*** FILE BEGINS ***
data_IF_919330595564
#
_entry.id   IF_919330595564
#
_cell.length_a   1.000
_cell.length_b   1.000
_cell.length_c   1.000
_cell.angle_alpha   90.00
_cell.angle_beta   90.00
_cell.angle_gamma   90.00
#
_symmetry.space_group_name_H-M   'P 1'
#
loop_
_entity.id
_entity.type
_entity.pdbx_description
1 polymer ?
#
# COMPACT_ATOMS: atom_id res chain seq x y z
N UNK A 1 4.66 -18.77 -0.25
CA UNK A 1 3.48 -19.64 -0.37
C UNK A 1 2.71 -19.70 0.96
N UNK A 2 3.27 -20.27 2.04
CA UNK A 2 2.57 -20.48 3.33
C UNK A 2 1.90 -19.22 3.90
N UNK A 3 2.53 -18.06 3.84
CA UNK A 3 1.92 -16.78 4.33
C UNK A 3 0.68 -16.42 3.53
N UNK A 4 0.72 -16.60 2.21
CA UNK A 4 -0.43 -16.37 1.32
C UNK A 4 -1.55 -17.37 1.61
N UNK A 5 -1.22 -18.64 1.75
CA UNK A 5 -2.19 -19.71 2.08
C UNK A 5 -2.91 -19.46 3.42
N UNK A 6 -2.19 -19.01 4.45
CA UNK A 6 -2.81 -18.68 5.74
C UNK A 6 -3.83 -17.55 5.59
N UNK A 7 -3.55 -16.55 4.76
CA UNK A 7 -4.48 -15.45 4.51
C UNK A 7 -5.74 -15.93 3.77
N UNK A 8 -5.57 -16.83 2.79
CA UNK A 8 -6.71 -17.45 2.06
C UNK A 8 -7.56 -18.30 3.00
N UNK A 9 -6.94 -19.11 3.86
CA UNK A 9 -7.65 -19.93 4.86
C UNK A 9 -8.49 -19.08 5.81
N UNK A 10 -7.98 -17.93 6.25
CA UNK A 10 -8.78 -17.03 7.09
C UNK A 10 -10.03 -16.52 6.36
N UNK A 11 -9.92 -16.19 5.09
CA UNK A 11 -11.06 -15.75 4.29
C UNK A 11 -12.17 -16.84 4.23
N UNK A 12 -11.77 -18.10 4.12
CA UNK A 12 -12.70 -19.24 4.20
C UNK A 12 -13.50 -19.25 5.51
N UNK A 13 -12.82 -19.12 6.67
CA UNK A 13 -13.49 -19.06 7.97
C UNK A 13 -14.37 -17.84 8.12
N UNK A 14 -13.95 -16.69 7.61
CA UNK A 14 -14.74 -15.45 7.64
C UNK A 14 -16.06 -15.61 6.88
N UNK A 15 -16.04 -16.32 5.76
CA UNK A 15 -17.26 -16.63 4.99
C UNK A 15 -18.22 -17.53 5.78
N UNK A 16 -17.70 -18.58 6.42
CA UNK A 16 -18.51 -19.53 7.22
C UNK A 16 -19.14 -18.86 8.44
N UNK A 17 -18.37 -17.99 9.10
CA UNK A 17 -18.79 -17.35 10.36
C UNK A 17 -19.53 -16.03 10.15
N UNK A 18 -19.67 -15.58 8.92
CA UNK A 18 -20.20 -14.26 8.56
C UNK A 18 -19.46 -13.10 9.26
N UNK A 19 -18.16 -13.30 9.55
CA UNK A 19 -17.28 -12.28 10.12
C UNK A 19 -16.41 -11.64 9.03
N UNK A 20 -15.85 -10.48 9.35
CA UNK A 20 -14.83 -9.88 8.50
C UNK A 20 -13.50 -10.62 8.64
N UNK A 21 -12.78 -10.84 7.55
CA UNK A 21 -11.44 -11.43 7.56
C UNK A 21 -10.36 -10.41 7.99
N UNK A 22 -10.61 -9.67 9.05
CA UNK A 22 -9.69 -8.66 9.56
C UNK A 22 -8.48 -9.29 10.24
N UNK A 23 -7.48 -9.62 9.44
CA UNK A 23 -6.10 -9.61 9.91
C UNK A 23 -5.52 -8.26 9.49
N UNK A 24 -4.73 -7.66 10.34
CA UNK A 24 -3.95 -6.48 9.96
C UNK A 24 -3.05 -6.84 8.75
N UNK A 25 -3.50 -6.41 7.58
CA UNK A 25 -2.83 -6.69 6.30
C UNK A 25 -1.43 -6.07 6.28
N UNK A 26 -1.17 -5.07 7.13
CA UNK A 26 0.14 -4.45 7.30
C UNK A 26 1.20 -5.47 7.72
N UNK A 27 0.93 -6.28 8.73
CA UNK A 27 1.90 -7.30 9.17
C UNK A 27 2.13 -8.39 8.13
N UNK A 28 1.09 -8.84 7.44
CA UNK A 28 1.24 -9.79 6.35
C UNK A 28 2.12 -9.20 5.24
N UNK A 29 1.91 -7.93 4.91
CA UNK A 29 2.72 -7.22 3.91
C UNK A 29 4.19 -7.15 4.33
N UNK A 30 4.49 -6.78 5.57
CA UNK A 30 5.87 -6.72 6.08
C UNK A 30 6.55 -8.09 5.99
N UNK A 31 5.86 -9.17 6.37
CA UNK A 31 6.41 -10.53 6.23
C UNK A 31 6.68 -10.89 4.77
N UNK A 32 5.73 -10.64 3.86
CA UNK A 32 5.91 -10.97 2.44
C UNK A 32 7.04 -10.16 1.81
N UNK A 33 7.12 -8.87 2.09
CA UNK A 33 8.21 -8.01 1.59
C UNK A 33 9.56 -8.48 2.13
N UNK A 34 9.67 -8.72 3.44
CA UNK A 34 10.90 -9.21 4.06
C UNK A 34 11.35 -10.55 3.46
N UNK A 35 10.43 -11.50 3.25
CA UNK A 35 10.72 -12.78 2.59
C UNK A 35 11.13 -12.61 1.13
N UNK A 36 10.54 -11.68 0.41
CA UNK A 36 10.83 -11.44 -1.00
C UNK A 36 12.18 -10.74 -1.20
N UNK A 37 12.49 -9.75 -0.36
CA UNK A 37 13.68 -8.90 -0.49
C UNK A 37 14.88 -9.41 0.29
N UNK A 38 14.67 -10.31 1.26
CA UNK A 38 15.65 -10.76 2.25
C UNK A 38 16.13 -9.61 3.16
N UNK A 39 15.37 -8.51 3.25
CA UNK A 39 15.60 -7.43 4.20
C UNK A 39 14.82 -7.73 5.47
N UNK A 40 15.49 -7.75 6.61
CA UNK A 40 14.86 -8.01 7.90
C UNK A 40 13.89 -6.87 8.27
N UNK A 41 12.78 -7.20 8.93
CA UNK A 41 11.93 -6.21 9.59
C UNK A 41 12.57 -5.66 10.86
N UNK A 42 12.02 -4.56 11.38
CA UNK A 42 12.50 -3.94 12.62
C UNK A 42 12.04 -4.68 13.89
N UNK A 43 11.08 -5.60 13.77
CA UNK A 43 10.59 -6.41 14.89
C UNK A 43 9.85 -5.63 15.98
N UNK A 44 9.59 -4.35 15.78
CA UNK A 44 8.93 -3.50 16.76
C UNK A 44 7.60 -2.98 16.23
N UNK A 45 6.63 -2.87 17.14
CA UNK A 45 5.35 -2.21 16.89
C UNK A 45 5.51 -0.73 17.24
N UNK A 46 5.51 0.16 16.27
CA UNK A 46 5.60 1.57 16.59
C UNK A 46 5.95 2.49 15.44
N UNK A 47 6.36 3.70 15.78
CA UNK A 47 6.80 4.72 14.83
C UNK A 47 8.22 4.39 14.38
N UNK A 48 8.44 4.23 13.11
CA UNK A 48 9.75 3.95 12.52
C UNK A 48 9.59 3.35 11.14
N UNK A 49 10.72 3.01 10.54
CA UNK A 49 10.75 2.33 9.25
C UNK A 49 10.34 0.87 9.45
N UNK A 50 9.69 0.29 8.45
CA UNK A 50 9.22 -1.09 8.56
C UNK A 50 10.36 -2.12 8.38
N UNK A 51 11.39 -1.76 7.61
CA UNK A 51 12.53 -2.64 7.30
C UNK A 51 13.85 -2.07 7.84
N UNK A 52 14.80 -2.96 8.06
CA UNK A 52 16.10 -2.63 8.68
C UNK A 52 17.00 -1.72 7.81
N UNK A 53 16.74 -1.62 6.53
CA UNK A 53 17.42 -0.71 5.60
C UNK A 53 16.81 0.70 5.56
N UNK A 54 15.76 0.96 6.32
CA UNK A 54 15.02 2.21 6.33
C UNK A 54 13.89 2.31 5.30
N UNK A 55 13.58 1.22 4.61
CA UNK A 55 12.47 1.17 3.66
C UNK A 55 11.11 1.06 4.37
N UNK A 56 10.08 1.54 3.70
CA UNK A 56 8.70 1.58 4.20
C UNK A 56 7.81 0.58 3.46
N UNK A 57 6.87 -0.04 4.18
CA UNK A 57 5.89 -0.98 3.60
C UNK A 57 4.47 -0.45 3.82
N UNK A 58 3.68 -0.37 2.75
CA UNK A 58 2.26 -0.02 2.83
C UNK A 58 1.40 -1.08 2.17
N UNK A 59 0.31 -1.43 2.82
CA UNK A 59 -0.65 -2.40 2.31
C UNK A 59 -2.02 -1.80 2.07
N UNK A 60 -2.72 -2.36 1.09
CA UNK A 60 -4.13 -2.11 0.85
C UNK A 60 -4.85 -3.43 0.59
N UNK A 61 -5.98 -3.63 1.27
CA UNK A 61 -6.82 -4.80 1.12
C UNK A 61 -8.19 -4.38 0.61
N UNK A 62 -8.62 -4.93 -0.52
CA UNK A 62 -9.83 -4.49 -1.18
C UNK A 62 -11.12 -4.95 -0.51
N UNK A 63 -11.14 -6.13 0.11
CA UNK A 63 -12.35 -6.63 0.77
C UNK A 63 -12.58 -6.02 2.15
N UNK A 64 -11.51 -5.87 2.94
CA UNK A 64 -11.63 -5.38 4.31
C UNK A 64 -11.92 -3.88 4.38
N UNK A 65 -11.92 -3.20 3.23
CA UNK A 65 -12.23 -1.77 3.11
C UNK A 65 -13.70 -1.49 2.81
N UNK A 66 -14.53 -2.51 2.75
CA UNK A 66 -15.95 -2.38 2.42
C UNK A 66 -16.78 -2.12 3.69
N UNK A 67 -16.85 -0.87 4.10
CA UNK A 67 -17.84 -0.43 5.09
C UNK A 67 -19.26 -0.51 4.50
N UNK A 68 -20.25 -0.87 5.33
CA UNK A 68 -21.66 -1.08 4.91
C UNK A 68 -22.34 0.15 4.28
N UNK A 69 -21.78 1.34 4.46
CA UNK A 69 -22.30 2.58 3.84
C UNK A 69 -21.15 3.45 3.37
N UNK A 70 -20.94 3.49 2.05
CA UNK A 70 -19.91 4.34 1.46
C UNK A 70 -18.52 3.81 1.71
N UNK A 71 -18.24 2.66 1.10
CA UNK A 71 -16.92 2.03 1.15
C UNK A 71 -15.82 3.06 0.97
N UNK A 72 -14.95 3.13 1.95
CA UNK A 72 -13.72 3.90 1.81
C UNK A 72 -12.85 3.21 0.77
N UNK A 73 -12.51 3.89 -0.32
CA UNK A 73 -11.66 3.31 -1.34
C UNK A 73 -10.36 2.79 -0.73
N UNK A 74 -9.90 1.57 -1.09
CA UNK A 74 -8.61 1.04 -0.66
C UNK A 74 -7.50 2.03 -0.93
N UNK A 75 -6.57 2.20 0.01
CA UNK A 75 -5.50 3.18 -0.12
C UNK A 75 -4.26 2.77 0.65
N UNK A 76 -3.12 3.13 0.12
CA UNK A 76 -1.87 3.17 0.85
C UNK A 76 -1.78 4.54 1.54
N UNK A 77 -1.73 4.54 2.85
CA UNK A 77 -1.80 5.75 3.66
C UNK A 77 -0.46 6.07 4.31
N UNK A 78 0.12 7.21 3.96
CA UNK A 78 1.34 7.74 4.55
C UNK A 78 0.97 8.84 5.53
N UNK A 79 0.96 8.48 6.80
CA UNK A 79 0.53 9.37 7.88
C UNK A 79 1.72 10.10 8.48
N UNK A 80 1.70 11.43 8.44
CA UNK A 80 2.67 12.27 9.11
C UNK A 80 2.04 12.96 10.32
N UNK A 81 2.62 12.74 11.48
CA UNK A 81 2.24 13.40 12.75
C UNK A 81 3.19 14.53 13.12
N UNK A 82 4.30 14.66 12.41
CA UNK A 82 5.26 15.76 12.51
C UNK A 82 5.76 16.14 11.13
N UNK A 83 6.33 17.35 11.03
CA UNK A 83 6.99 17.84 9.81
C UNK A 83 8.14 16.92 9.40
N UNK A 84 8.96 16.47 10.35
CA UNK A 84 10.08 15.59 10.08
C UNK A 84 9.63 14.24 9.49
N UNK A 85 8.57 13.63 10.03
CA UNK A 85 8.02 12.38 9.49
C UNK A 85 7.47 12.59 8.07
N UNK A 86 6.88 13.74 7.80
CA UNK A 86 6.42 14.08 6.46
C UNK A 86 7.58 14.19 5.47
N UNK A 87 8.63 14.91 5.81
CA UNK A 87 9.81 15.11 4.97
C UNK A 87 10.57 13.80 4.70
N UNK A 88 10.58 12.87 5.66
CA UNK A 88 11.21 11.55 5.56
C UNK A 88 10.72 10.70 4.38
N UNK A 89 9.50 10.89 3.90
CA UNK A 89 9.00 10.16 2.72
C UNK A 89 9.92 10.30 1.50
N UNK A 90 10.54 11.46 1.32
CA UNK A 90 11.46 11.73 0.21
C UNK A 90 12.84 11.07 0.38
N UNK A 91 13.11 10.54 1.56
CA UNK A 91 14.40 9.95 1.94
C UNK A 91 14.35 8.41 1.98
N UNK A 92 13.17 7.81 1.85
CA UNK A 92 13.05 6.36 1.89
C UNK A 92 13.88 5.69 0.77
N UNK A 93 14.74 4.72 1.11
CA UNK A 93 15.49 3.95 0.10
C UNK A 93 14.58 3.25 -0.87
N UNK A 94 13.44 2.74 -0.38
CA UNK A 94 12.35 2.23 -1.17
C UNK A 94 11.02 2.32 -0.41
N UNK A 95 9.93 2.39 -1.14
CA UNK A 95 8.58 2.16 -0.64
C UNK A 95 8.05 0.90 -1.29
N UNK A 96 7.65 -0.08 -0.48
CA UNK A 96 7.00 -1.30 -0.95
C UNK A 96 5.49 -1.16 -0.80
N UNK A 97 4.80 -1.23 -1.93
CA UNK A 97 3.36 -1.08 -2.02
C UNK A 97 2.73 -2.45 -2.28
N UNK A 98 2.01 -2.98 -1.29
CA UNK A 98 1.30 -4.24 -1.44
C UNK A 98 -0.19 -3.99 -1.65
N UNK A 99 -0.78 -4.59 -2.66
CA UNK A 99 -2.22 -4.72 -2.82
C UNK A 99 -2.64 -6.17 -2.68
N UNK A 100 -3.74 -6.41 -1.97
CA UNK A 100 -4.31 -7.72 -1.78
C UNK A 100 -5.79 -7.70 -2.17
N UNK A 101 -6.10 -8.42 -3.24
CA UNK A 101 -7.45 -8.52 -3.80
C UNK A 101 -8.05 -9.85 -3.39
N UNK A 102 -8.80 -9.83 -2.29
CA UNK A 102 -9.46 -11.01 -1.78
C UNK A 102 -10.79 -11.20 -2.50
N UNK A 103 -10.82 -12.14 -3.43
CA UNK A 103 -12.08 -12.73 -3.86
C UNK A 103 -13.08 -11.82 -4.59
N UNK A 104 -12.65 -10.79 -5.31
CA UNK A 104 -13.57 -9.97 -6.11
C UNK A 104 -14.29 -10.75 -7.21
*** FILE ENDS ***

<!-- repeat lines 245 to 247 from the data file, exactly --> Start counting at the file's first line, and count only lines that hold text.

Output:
C UNK A 75 -4.26 2.77 0.65
N UNK A 76 -3.12 3.13 0.12
CA UNK A 76 -1.87 3.17 0.85